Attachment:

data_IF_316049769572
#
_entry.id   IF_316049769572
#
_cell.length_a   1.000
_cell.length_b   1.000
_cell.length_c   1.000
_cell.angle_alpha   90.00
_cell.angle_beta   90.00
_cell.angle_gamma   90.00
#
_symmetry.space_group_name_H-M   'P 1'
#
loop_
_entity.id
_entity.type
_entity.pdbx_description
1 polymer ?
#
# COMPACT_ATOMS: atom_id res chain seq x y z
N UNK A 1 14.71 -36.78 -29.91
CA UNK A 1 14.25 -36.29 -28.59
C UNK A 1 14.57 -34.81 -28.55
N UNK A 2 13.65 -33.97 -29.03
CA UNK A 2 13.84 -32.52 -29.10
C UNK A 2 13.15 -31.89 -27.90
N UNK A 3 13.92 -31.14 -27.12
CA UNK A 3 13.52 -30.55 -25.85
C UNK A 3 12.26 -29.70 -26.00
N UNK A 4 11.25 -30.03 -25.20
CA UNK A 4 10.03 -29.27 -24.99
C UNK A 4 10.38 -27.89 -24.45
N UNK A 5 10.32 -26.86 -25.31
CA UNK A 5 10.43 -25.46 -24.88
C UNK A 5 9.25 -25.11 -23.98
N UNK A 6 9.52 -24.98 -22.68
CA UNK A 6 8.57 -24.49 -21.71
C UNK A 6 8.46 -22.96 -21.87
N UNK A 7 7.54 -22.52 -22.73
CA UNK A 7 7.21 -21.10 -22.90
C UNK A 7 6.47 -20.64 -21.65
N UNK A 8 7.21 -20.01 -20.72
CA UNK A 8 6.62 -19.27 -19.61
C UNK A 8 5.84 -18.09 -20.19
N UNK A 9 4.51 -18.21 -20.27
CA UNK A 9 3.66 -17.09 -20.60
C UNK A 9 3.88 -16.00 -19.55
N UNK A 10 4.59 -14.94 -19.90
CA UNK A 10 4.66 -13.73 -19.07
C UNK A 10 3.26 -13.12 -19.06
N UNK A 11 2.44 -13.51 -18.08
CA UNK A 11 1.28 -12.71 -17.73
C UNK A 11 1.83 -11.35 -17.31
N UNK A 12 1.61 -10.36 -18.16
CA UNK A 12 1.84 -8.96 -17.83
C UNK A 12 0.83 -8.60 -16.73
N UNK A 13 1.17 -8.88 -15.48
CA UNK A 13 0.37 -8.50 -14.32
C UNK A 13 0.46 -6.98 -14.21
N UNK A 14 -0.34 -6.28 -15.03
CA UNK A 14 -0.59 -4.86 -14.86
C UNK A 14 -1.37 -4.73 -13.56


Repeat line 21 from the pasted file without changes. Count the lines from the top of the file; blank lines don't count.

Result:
N UNK A 1 14.71 -36.78 -29.91